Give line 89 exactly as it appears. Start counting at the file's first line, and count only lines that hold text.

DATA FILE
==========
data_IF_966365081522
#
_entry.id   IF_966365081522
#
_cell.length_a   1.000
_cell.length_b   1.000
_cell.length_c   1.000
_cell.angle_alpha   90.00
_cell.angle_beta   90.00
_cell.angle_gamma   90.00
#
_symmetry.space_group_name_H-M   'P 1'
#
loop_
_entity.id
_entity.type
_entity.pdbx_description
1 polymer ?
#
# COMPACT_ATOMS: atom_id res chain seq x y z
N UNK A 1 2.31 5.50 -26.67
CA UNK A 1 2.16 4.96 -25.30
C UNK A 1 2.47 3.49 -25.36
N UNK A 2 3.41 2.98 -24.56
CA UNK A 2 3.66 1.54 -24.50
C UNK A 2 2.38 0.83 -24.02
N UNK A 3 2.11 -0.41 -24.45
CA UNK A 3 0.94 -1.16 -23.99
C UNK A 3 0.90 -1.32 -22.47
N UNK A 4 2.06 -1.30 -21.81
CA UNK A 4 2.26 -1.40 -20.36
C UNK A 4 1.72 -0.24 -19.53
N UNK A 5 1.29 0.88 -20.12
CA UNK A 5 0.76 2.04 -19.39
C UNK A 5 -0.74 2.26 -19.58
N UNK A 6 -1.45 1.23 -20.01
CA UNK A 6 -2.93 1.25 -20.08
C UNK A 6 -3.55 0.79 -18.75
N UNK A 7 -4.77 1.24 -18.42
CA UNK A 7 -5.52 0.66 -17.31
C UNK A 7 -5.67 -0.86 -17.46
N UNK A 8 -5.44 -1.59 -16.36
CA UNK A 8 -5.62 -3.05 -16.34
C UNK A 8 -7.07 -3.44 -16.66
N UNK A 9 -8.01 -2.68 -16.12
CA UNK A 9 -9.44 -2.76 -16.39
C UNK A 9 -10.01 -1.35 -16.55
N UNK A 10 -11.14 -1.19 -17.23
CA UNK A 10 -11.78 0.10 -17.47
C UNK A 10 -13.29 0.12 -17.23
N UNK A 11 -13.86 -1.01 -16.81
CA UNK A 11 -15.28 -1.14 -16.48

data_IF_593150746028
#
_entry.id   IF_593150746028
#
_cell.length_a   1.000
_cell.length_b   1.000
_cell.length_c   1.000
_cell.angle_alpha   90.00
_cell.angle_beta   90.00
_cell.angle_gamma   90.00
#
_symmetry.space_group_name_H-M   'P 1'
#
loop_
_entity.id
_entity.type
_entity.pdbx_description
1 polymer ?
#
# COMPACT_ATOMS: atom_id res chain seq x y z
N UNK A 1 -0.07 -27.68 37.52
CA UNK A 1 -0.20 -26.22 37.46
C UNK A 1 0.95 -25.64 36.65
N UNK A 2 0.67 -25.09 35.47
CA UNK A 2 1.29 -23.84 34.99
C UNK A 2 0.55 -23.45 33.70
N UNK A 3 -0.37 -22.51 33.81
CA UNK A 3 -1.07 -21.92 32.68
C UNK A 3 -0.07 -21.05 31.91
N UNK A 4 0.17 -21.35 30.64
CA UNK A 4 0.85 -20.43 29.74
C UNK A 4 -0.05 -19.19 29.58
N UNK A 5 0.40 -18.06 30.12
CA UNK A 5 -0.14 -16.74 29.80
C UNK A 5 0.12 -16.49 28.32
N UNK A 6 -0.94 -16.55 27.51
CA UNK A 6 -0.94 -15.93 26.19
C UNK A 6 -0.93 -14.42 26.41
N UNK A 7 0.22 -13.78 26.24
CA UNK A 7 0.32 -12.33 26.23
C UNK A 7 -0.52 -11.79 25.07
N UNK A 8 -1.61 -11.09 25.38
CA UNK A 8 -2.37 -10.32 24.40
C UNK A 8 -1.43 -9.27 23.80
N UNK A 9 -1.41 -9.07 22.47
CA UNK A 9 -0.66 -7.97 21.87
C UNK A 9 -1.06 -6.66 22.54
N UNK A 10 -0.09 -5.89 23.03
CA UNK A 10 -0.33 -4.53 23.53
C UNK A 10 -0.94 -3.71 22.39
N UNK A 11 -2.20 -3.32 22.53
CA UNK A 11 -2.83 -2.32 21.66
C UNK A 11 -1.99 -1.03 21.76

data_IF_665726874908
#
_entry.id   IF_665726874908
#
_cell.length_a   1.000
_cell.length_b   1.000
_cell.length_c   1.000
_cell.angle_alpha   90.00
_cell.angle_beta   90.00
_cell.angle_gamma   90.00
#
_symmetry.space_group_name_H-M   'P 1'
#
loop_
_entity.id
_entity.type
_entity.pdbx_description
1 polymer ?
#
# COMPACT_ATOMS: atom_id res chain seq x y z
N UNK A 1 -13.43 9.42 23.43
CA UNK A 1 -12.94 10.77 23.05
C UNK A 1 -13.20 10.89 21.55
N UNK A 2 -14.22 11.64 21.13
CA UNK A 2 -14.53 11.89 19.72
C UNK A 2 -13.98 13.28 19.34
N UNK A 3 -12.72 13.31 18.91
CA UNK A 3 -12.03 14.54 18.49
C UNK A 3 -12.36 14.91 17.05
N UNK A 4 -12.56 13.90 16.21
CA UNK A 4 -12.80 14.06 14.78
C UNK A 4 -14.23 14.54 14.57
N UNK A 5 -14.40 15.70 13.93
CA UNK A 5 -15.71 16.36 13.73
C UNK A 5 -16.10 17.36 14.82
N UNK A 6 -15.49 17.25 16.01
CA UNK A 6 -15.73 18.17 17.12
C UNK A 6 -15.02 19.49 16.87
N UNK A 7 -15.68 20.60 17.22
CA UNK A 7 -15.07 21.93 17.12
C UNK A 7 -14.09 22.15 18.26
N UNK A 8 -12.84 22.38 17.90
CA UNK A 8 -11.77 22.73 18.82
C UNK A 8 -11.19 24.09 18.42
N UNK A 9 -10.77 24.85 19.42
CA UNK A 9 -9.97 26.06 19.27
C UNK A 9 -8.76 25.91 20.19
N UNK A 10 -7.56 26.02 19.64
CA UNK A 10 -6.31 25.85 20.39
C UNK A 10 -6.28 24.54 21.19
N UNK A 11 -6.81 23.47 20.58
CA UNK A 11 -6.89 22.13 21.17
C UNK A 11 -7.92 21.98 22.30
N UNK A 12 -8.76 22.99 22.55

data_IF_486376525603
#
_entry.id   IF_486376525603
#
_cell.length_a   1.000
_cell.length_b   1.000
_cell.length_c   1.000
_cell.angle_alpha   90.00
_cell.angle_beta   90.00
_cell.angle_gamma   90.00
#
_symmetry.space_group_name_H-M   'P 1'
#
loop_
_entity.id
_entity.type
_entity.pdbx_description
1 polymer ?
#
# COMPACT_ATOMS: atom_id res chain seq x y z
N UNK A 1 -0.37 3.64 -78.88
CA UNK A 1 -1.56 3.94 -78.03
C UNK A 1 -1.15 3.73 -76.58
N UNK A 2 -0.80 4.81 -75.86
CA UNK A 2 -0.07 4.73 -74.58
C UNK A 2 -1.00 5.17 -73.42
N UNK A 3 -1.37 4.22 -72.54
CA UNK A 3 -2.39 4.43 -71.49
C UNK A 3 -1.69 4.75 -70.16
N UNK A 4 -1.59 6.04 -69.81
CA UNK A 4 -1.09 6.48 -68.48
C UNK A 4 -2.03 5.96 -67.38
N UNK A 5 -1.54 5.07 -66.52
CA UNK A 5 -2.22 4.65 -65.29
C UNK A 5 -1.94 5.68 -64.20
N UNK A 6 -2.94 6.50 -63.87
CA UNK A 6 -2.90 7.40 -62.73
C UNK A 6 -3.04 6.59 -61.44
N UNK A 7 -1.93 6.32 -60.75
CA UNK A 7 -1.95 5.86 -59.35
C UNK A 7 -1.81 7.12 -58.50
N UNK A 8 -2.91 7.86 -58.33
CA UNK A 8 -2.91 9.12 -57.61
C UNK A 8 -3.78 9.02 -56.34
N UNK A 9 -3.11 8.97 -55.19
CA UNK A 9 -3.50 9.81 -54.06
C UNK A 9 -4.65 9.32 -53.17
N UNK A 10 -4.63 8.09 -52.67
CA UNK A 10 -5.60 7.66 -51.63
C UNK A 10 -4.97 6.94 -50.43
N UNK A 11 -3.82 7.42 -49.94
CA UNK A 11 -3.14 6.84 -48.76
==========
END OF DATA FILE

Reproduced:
CA UNK A 6 -0.94 -15.93 26.19